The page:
Pubsgal has an adapted diet because she deals with Type II diabetes, but I think you balance calories too, no?  Your exercise includes triathaloning, right?  Be careful how you answer that, because if you do balance calories, you don’t exist according to Taubes.

Granted, we are outliers, but there are at least as many of us as there are Duke University low-carb adherents (the diet Taubes presents at the end of the book).   The Duke diet is similar to Atkins, and I’m willing to bet that long-term, we outnumber them too.  The NWCR (and you know my mixed feelings about that think tank) seems to have found more of us than the high-protein, high-fat/low-carbers, and I don’t think it’s simply because we’re more likely to be “joiners” than Atkins’ folk. 

In addition to repeating himself about the futility of calorie balancing, he presents a number of arguments that are just exasperating.  I kept finding myself writing in the margins, “yes, but there could be a variety of explanations for this” or “this doesn’t clearly prove your position.” NewMe referred me to a review at Weighty Matters, which I have now read, that explains more clearly than I can why one may be uncomfortable with Taubes’ assertions.  

In addition to making several incomplete arguments for his position, Taubes’ language gets downright snarky.  One of my notes asks whether this is a science journalist or a political pundit talking.  On page 81, where he talks about challenging the common wisdom of calories in/calories out, he repeats, with dramatic petulance, “That’s not allowed” in two different places.  It IS allowed, you nincompoop; that’s why you get to have two books published by major publishing houses doing just that.  Trust me, YOUR THOUGHTS ARE IN THE MARKETPLACE OF IDEAS.  Stop playing “martyr.”  It doesn’t become you, and it no longer fits.

Maybe the reason the rest of the scientific community, as well as the diet-hungry public, hasn’t embraced your theory wholeheartedly is because it’s as incomplete as calories in/calories out, and because low-carb dieting has proved itself as ineffective (or more so) long term than calorie balancing.  We all remember the low-carb surge at the beginning of this century, the New Atkins Revolution, which was so popular it affected the grain markets, for crying out loud.  This 2003 agriculture article bemoans, “. . . as low-carb diets have increased in popularity, flour consumption in the United States has plummeted to record lows. Domestic use of flour has dropped for two years running, something that has not happened since the 1950s, the government says.”  And yet, despite all this low-carb dieting we didn’t see record numbers of people get trim and remain that way.  The center of the bell curve representing our average weight keeps its relentless march to the right.   Fatter and fatter we get, on average.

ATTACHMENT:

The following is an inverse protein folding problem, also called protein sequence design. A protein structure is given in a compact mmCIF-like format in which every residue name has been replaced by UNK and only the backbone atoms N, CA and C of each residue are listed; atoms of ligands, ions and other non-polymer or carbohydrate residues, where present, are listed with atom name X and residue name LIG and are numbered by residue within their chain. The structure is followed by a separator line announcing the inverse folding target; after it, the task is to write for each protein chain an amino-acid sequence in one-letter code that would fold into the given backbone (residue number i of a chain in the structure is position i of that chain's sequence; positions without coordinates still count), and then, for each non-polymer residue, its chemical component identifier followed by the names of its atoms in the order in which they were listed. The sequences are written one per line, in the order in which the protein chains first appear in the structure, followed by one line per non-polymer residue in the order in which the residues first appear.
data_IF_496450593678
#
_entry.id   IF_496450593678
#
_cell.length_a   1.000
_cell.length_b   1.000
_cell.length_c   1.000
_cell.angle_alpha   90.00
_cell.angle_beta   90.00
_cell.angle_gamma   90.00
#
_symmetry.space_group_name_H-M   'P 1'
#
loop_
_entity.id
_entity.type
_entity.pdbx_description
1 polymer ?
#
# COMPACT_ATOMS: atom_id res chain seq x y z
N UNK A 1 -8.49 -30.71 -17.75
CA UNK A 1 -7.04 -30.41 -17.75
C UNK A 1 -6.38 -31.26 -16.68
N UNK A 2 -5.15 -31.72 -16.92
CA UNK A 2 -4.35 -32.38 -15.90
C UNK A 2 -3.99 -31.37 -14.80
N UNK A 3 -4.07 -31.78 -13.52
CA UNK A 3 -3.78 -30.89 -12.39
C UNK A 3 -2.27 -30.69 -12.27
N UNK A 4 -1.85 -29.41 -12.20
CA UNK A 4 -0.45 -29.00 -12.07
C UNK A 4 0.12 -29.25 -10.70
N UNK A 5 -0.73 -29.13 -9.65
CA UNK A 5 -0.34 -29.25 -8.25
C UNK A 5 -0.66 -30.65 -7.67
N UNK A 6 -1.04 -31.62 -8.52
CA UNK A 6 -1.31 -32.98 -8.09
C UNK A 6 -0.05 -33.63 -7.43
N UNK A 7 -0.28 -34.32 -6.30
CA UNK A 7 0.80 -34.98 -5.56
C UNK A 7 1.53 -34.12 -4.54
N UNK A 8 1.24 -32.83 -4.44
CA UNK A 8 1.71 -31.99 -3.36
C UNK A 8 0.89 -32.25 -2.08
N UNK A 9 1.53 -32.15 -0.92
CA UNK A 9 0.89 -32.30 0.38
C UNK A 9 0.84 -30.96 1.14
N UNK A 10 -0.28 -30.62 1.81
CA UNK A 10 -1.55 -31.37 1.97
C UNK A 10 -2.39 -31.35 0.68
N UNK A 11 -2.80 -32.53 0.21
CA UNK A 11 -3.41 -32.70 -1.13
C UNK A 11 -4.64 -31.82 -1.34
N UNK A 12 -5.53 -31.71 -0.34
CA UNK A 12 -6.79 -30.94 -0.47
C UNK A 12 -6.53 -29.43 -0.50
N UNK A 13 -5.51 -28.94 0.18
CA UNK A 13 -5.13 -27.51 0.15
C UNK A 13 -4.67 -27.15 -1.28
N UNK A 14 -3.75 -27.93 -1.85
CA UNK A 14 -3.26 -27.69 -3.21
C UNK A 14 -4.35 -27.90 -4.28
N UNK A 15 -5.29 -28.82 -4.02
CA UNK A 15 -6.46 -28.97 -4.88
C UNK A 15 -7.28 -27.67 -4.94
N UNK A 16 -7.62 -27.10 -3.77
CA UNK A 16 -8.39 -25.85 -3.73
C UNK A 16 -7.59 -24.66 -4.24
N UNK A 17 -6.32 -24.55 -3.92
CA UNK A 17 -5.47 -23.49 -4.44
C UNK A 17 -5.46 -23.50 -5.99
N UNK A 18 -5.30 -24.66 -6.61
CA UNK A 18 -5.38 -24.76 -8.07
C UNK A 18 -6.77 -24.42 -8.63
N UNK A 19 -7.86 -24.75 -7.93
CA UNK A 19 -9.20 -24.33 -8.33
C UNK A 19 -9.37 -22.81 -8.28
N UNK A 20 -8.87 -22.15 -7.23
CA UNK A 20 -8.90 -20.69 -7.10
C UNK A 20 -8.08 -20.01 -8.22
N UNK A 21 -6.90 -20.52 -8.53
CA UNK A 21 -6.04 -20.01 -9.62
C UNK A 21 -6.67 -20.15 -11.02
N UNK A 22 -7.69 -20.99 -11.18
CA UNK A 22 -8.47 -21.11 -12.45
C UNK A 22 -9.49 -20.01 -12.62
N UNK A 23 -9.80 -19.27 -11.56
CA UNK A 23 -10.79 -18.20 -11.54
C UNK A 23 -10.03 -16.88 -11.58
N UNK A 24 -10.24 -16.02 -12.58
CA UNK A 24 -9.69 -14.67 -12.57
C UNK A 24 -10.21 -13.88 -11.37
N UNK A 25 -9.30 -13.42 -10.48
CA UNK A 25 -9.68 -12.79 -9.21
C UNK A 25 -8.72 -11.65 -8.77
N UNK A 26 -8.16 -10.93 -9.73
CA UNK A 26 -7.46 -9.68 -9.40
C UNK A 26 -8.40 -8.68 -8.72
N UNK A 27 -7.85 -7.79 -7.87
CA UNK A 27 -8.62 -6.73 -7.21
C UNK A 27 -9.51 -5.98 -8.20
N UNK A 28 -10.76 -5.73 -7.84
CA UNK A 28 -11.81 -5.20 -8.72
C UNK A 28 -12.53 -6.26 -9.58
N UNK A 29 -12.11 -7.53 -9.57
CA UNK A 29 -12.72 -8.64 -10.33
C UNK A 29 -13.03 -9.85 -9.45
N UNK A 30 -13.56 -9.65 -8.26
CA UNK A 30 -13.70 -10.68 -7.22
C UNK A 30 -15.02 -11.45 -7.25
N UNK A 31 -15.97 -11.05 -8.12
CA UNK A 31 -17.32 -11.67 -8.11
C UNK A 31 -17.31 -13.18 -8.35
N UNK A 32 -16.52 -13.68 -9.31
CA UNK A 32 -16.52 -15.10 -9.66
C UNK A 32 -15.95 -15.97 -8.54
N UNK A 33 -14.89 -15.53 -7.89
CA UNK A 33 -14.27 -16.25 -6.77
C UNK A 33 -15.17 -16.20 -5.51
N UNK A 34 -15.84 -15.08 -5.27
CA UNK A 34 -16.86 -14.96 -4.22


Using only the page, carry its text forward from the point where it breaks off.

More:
I would want to ask Taubes and others who are stuck to one position, why does this have to be so fraught with emotion and politics anyway?  Yes, let’s keep testing insulin resistance, and let’s test other endocrine components of this problem.  And let’s figure out what makes it possible for some of us to balance calories using behavior while others cannot.  And let’s not assume it’s because we balancers somehow got the word that it is a “lifestyle change,” while the other fat people think they can “return to their old ways” after they have dieted.   And let’s acknowledge that fat and formerly fat people are individuals, and may be fat for a variety of reasons, and that we may find clues to these reasons in their endocrine profile and even in their body shape. 

When I was big, I was a cello:  45”-35”-49”.  Is it possible that my basic shape may make my calorie balancing easier (though not by any means easy) than for an apple-shaped person.  What about inverted triangle people?  What does their endocrine profile say about them and their challenges?  What about people who store their fat in their thighs?  Why must we insist that only one thing makes us fat (whether it’s a calorie imbalance OR issues with carbohydrate sensitivity OR something else).  Why do we insist on confining obesity to any kind of narrow or single explanation?